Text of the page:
One of the coolest things about the Chillhouse is the number of travellers travelling from all over the world to try to surf. There is a good mix of experienced, semi-experienced, and beginners but everyone is fabulously supportive and friendly. The owners of the Chillhouse are an Austrian couple which might explain why most of the guests here are fabulous Austrians, it could also be their general wish to know how to surf but I have never met an Austrian in all of my travels so meeting 6 in a retreat with only 22 people is pretty impressive. We also have a handful of really fun Germans and the manager is from Switzerland. If I have learned anything from them the biggest lesson is that although they all speak German, there is an Austrian version of German, a German version, and a Swiss version, but all versions at times sound like they are arguing. But since all of them are always smiling and it is the Chillhouse, I know better. What makes this group of people so awesome is that they are all warm and friendly people and they often will start speaking English if I am around so I understand what is going on- for that I am thankful. At the Chillhouse we also have some others; a woman from Zimbabwe and her boyfriend who is South African, a couple from San Francisco, a family from Melbourne Australia, and three people who became pretty good friends of mine, Harold, Alain, and Chie. Harold is a funny Austrian who was trying really hard to learn English and often says he is funnier in German. Alain is a Canadian from Montreal who spoke little English, the first Canadian I met who did not speak fluent English- but it was better than she thought it was. And Chie who is a 4ft 90lb Japanese woman who is a serious surfing machine. The four of us sat together for every meal and every time we laughed so much my stomach hurt. It was great fun. All in all an awesome group to spend a week learning to surf with.
The weekend I arrived Alain and I set out to explore the beach and see what surfing looked like. Since we both had never done it and were a bit apprehensive we wanted to see what we were up against. We walked down the beach to an area called Ecco Beach. This is a beach with lots of sea rocks and when it is high tide the waves are huge. We sat and watched the waves and some amazing surfers riding them with speed and agility that I know I did not have. As we watched we got more and more nervous about what we had signed up for. As we were watching the surfers we were talking about some of the other things we could do in the area while we were not surfing. At that moment we saw a group of Asian tourists horseback riding down the beach and discussed the idea of possibly riding horses. As we watched and discussed an old Asian man started to slide sideways on his horse. It seems his saddle was not on tight enough and his saddle and himself slid down on the side of the horse. With one leg wrapped over the top of the horse the man cried out for help. The Balinesse guide was on a horse that looked pretty agitated and when he jumped off him to help the tourist his horse took off down the beach at a full gallop. The other Balinesse guide saw this happened and jumped off his horse to try to catch the other horse. When he did this his horse saw the other horse and also took off. So in front of us we had an elderly Asian guy hanging on his horse sideways saddle and all, two horses galloping full speed down the beach and two short skinny Balinesse men running in a full sprint after there horse. All that was missing was our video camera and a direct link to you tube. It was a scene that would have gotten us 1 million you tube hits and a spot on the Ellen Show. It was hilarious. After catching our breath from laughing we decided horse back riding was not something you do in Bali. (:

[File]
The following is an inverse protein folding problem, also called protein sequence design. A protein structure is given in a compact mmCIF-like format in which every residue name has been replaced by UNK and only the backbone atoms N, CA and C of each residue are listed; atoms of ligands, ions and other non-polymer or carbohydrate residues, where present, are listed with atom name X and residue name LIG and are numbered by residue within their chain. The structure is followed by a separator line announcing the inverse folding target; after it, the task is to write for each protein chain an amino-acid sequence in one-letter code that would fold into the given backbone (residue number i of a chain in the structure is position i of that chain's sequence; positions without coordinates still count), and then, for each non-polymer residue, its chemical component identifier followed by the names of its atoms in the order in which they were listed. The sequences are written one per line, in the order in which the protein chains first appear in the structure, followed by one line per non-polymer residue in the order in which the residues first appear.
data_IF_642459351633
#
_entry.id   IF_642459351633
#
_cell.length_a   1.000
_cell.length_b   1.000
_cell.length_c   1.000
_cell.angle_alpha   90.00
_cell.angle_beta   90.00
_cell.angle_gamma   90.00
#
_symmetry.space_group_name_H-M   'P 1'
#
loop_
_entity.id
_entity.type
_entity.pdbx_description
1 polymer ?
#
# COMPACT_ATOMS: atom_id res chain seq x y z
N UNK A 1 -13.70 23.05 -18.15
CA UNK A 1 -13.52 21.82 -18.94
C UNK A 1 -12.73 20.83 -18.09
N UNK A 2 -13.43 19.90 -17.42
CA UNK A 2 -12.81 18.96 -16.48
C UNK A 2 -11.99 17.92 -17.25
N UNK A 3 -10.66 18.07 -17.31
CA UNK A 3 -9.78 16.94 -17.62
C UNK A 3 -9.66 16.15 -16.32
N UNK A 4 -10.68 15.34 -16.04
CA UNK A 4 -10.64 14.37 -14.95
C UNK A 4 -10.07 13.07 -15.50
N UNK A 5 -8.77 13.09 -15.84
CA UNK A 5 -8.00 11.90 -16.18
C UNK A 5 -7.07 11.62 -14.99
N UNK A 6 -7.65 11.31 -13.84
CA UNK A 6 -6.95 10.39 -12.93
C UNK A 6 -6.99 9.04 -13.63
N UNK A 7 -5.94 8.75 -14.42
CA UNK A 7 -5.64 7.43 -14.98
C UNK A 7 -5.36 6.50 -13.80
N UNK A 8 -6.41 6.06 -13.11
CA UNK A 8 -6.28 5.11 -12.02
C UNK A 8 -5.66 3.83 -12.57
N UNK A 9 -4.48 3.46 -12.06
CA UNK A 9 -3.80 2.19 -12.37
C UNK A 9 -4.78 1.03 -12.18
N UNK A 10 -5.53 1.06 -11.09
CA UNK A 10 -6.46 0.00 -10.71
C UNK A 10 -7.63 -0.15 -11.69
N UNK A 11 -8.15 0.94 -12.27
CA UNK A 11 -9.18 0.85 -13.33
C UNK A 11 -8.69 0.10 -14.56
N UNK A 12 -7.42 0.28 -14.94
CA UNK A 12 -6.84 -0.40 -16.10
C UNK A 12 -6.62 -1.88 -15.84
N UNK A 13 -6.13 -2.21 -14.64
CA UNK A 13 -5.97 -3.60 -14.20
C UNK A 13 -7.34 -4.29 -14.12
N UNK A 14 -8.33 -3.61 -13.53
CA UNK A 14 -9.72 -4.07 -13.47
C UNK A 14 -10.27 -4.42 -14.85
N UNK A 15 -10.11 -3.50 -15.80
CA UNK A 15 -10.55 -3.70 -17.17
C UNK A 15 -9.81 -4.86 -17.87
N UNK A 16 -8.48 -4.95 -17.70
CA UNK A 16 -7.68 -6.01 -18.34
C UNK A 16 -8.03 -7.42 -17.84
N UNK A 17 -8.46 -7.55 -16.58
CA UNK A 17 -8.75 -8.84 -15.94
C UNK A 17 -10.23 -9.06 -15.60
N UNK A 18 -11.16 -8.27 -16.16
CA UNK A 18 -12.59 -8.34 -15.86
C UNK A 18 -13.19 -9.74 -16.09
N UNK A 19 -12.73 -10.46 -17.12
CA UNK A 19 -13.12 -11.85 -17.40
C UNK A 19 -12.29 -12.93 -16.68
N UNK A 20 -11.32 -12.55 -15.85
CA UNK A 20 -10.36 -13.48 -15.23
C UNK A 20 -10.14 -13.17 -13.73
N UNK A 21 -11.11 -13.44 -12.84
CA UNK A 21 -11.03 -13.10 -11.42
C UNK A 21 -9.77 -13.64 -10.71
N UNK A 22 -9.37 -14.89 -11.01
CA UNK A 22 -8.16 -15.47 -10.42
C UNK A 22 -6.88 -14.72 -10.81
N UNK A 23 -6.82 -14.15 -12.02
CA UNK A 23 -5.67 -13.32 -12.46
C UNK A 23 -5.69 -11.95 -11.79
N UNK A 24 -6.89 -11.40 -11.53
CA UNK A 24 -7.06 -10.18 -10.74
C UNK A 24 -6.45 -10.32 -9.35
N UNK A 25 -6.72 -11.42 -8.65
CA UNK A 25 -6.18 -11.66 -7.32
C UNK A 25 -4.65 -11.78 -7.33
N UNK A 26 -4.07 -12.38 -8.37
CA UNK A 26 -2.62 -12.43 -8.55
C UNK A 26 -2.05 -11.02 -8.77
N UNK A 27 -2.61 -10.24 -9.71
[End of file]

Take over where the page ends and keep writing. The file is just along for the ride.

The next day was our first surfing lesson and I was assigned a small Balinesse man named Ramly to be my guide. After talking to him for a bit he picked out a 10 ft fibreglass board for me. It was immediately given the nickname “The Tank” due to how large and heavy it was but I was told it was a beginner board and who I am I to argue. In the first day we were taught how to get up on a surf board and stand while the waves push us forward. All of us beginners were also introduced to some new vocabulary in our first day. We learned the words whitewater, greenwater wave, beach break, smash, washing machine, and lower lower. The white water is where you learn how to stand up and it happens after the wave already breaks on the beach. Beach break is when waves break on a sandy beach (which is wonderful because there are no rocks or reef under you when you fall). A greenwater wave is when you try to catch a wave before it breaks- which you try in day 3- and smash is what happens as you try most waves and fall and get smashed by the waves. The washing machine is the worst- it is when you fall and are turned over in the water like a washing machine. It usually results in you thinking you will not get air anytime soon, a bit of disorientation and salt water down the mouth. Lower and Lower is something you hear from every guide all the time as they yell at you to get lower so you do not fall off the board.